The financial crisis has left policymaking crippled. Fiscal policy is hamstrung as bloated debt to GDP levels leave little room for manoeuvre. In the US, debt levels are 80% of GDP and rising fast as the costs of President Trump’s tax cuts accumulate.
Monetary policy is also exhausted and running on empty; negative interest rates blanket Europe and Japan. The US Federal Reserve, encountering heightened market volatility at the end of 2018, conducted an abrupt reversal of its programme to unwind its balance sheet. It is true that amongst developed economies the Federal Reserve has the greatest scope to cut interest rates. Nevertheless, with policy rates at 2.25% – 2.5%, it is clear that even the US economy’s interest rate buffer will be insufficient in the event of a meaningful downturn.
At the same time, scars from the financial crisis still run deep through the economy. Despite aggressive incentives in the form of lower taxes and sharply lower interest rates, businesses remain reluctant to invest. Perhaps the inevitable transition of the world economy into an asset light growth model resulting from the digital revolution has permanently diminished the demand for long life structures and equipment. Weak investment has also led to stagnant productivity and real wages, widening income inequality. Additionally, wealth inequality has dramatically increased as easy money indiscriminately lifted all asset prices.
A new idea: Modern Monetary Theory
These stark realities are forcing policymakers to make hazardous choices. Many are embracing a dangerous new idea called Modern Monetary Theory (MMT). So, what exactly is it?
At its very core, MMT postulates that if a country borrows in its own currency – as the US, UK and Japan currently do – it should be able to run very large deficits without leading to an increase in interest rates. Debt constraints are not as tight as currently believed or perceived. It therefore follows that, when demand is weak, fiscal policy should be loosened aggressively.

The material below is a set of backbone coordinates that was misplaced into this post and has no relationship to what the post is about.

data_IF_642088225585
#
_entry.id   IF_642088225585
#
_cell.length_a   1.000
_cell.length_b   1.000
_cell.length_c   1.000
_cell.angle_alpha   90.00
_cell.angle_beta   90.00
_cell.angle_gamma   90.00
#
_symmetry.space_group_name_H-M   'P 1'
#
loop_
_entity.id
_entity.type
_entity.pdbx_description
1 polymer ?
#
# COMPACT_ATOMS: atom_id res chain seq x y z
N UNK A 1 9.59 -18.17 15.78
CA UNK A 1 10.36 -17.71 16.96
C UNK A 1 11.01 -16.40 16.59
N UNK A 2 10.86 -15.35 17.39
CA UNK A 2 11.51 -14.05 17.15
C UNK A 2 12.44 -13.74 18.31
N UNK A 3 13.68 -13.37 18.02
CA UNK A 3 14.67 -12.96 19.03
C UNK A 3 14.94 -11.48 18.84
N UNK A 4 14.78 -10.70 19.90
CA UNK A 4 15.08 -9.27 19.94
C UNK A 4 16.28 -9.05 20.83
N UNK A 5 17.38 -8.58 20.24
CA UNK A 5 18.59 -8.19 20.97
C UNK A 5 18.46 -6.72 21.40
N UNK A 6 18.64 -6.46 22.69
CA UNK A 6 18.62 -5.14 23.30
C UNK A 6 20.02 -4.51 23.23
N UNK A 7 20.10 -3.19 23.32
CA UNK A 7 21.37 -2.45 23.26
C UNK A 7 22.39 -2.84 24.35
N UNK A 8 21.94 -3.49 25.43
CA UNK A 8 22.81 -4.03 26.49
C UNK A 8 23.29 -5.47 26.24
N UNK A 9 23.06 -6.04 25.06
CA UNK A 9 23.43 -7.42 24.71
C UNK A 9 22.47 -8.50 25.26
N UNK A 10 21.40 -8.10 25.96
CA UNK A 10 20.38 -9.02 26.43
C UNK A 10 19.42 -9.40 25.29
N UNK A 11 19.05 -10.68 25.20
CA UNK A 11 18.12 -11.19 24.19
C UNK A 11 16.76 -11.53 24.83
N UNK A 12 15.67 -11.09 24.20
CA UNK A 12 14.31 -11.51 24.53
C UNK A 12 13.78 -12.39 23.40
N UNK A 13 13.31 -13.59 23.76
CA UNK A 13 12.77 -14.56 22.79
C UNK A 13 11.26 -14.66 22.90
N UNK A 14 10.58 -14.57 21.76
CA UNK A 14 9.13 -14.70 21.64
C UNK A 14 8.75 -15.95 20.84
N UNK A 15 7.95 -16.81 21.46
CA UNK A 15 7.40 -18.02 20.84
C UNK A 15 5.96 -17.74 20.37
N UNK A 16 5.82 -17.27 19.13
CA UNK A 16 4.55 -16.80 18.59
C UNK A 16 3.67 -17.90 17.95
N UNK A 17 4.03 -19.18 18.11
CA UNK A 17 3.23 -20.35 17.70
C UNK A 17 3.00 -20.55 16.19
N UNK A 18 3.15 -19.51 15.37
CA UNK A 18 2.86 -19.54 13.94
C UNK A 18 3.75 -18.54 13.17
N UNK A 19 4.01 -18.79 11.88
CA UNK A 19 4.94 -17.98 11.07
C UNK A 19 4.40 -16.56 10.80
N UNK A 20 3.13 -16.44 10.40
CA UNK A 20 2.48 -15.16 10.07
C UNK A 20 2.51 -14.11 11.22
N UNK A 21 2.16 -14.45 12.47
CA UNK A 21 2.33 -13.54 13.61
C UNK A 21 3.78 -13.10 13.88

MMT’s strongest advocate has been Stephanie Kelton, Bernie Sanders’ economic advisor during his 2016 Presidential campaign. Her ideas are now being embraced by the wide swathe of the candidates vying for the nomination of the Democratic Party for the 2020 Presidential election. MMT is gaining in popularity as it provides the most expedient solution to fund the expensive signature policies being proposed by the Democratic field, from Medicare for all to the Green New Deal.
How does MMT work?
How is this possible? Does it not turn conventional wisdom on its head? Let’s first consider the claims made by MMT. At its core, MMT proponents believe that when central banks print money and hand it over to governments to spend, reserves in the banking system rise ultimately putting downward pressure on interest rates. How so?
Let’s take this step by step as the mechanics behind MMT can be quite confusing.